The Schlieffen Plan

The Schlieffen Plan
Why did the Germans believe they
could win the war quickly?
In 1905, the General Alfred von Schlieffen was
asked to plan a way of preventing Germany from
fighting a war on two fronts.
Schlieffen believed that it was a priority to defeat
France quickly, forcing them to surrender before
Russia had a chance to mobilize her armed
The Schlieffen Plan
Schlieffen’s plan was based on
the following assumptions:
 Russia would take at least 6 weeks to mobilize
their troops.
 France would be easily defeated in 6 weeks.
 Belgium would not resist any German attack.
 Britain would remain neutral.
Sometimes plans
go awry…
On August 2nd 1914,
the German army
invaded Belgium.
The Germans were
held up by the much
smaller Belgian army.
The Western Front and How We Got
 The Belgians fought back and slowed the
German advance
 This tactic drew Great Britain into the war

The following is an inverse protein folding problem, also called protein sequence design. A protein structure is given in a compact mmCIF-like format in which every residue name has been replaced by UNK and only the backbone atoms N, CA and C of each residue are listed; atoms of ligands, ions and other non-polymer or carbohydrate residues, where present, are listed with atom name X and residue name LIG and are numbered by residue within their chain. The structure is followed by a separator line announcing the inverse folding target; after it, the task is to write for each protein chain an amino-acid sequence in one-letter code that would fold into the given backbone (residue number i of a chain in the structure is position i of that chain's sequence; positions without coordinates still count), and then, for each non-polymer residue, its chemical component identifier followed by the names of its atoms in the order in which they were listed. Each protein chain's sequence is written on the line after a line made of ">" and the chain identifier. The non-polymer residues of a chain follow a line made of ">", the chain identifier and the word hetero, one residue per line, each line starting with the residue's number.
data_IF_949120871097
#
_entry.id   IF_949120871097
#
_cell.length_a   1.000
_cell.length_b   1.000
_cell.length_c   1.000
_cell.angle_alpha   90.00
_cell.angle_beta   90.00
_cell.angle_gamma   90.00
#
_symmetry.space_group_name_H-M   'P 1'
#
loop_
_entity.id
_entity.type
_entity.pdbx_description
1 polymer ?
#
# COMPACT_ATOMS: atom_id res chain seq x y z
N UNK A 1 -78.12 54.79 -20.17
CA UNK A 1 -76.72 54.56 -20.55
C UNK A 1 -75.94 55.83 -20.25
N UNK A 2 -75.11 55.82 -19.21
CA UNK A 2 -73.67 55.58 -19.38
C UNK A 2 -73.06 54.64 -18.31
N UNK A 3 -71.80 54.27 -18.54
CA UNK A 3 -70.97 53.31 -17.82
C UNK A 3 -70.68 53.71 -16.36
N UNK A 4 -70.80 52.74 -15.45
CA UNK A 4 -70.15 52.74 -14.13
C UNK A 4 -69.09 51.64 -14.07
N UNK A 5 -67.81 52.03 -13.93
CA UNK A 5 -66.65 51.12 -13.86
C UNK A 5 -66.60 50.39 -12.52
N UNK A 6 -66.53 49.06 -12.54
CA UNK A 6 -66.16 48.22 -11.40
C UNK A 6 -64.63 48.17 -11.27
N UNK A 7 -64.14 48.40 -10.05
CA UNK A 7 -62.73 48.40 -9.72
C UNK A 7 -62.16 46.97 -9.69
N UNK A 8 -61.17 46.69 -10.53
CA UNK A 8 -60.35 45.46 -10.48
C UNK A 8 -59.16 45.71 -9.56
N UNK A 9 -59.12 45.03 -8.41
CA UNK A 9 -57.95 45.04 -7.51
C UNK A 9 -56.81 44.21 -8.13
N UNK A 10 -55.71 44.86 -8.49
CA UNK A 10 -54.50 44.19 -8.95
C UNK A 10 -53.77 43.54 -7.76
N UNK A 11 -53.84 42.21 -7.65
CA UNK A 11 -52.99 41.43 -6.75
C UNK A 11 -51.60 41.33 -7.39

which was (in part) working to secure Belgian
 Aug 4 - Great Britain declared war and
because our foreign policy was still tied to
them Canada was automatically at war
Nobody told the Russians about the
Schlieffen Plan!
Russia mobilized in just 10 days and
Germany was forced to withdraw troops from
Belgium to defend her eastern border.
The Battle of the Marne
The French were so
desperate to stop the
German advance on
Paris that the
government sent
6,000 soldiers to the
front in taxi cabs!
With all advances halted, both sides built trenches
to defend their positions.
This is where
most of the
fighting took
place on the
Western Front
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